The War Room

They say Time kills deals. Who controls the buying cycle time ? Should the buyer set the pace or should sales reps accelerate the cycle ? Where is the line when the buyer sees the seller as a pest and switches off ? How do you avoid stepping on that line?

πŸ‘‘ Sales Strategy
Account Executive
Loaded title, haha. But this is the million dollar question, isn’t it?

My approach is this:Β 

There needs to be an agreed upon next step... if i keep trying to confirm the next step or there’s just no follow through from my champion and im getting no where, then I will start β€˜going for no’ so that I can at least stop wasting time and move on.
Valued Contributor
Business Development Manager
It has to be agreed by both sides so a simple answer to your question is both. Most of the time when the sale is done your job stops but the customer's work actually begins so the timeframes may always be different.Β Β 

This is why discovery/qualification can be so important. If you do this correctly you should be able to know when things will come in, as business value or objectives are abundantly clear.Β 

Mapping out how decisions get made also helps you know how long things take. Are you talking to the buyer, or do they need to build a business case?Β 

If you find yourself 'chasing' then you have already gone past that point. Having clear next steps after each meeting (and booking in the next call always) will make this move quickly.Β 

But, you also cannot control everything so having the honesty to stop chasing and move on to the next can save the heartache.Β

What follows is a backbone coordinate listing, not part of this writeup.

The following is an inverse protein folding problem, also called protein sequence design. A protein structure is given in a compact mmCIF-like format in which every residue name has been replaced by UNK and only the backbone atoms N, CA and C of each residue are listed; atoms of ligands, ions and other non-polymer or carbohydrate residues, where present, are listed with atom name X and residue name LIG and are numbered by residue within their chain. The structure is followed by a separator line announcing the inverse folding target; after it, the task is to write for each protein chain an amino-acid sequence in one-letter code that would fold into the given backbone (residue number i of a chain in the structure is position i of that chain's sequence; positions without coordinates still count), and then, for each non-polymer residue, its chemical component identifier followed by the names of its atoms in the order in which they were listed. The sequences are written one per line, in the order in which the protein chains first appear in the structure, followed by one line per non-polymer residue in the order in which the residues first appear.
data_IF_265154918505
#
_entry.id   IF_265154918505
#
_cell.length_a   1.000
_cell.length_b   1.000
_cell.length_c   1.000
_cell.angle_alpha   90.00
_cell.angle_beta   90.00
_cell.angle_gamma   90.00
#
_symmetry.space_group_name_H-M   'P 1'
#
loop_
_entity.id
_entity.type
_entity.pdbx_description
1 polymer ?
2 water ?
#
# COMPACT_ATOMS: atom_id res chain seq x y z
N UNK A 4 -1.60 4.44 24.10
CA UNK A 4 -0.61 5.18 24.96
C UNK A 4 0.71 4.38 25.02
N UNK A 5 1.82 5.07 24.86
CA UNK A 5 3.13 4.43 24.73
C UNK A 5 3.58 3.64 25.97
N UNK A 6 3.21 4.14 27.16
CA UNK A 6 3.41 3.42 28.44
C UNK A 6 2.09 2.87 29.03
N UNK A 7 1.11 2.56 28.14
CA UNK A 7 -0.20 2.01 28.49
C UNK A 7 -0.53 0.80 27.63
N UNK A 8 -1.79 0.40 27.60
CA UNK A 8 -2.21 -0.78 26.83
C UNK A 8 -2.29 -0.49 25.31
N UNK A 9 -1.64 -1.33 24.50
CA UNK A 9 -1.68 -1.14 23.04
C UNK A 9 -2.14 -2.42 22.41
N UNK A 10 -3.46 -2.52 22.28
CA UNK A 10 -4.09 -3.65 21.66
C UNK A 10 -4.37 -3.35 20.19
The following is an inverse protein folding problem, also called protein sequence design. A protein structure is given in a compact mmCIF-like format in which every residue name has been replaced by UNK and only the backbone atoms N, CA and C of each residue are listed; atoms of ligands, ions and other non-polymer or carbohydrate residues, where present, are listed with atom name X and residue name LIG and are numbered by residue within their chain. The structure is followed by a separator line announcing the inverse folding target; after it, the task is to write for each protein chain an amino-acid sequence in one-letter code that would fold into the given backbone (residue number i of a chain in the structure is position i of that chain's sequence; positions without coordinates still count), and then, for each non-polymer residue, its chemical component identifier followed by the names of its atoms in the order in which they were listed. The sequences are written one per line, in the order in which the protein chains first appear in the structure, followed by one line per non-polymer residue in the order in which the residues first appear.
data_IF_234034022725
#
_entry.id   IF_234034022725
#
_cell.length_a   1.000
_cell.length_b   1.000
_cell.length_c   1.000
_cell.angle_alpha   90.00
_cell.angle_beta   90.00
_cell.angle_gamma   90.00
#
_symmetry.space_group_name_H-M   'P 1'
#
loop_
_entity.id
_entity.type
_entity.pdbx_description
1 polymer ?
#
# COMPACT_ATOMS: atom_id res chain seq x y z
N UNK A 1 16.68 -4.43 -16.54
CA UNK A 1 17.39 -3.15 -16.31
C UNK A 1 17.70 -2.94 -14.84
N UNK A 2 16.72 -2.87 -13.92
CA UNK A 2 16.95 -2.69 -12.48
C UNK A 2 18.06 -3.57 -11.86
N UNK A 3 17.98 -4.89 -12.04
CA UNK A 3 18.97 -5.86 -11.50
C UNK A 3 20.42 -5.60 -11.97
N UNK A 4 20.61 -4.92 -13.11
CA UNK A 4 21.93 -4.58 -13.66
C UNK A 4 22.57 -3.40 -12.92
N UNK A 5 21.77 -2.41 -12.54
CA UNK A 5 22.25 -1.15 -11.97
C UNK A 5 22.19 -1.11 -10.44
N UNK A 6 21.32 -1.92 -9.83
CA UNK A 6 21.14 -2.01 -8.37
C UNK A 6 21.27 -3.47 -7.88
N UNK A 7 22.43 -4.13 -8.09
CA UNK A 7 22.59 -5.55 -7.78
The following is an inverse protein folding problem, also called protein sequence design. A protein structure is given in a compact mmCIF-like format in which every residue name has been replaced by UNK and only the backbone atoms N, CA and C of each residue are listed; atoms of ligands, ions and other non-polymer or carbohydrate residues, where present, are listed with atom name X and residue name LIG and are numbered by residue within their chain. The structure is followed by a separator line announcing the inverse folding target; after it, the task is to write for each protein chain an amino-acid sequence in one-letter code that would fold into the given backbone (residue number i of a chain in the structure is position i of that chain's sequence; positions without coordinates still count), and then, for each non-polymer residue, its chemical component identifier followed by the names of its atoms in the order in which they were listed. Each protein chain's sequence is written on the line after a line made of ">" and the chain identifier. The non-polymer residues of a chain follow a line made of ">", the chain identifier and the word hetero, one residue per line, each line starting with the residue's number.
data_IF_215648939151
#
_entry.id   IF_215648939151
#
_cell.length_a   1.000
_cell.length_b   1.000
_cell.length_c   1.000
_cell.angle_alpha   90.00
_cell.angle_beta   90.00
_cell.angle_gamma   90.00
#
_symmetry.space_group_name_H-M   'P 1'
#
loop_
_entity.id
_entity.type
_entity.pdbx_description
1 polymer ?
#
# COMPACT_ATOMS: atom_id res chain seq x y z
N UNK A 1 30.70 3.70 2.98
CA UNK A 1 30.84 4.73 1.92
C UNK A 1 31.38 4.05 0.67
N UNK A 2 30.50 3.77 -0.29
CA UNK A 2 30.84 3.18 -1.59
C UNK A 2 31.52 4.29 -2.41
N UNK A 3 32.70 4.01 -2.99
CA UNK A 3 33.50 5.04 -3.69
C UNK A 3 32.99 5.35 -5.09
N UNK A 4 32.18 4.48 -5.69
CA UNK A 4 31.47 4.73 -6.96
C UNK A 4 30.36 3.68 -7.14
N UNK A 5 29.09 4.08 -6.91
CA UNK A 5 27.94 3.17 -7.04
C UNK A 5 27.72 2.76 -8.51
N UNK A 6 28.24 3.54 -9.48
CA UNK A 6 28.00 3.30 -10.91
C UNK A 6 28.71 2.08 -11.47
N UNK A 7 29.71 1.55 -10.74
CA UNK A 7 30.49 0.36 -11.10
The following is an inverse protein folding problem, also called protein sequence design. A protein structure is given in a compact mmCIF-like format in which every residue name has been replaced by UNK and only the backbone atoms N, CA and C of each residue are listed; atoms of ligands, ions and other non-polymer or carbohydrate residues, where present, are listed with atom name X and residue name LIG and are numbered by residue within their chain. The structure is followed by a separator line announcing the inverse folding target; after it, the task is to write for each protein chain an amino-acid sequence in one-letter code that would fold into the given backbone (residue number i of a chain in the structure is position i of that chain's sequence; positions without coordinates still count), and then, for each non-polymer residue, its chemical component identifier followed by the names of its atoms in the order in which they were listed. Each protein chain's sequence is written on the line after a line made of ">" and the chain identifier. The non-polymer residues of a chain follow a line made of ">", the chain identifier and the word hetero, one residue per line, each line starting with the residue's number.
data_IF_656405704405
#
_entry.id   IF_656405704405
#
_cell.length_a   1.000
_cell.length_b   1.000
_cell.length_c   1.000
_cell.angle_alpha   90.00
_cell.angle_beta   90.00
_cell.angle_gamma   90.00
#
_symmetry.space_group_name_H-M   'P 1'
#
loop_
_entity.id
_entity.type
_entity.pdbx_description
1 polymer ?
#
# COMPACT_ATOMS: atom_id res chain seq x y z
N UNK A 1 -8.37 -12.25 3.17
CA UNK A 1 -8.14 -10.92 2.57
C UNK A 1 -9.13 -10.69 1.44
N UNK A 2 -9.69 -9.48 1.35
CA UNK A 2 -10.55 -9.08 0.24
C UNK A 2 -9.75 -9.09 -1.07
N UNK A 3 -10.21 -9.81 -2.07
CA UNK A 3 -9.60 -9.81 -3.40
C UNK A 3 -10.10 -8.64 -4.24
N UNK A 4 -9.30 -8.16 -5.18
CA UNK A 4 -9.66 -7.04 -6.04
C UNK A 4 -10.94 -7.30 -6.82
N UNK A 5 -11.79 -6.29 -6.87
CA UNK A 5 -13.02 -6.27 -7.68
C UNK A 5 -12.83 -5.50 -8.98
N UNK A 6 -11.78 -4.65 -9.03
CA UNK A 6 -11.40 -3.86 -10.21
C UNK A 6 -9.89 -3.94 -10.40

Hope that helps!Β 
Praised Answer
Account Executive
If they have a buying process, I’ll use theirs, but if they don’t, we will use ours and agree on timelines. The quicker you get to a no/yes, the better.Β 
AE’s - here’s a very client-centred way to gather information about β€˜WHEN’ a decision needs to be made. Doing it this way will help you shorten sales cycles and build trust. Keep in mind - not every question I ask in this example is a perfect fit for every buyer, but should give you a good place
If you join a SaaS company and thrive at the beginning due to inbound leads and good SDR and then sales start going down due to a change of SDR and less inbounds, does that mean you’re not a competent sales person or does it mean it’s time to move on to another company?
Generally speaking; how much discount are we giving clients without managers approval to drag those stubborn deals over the line?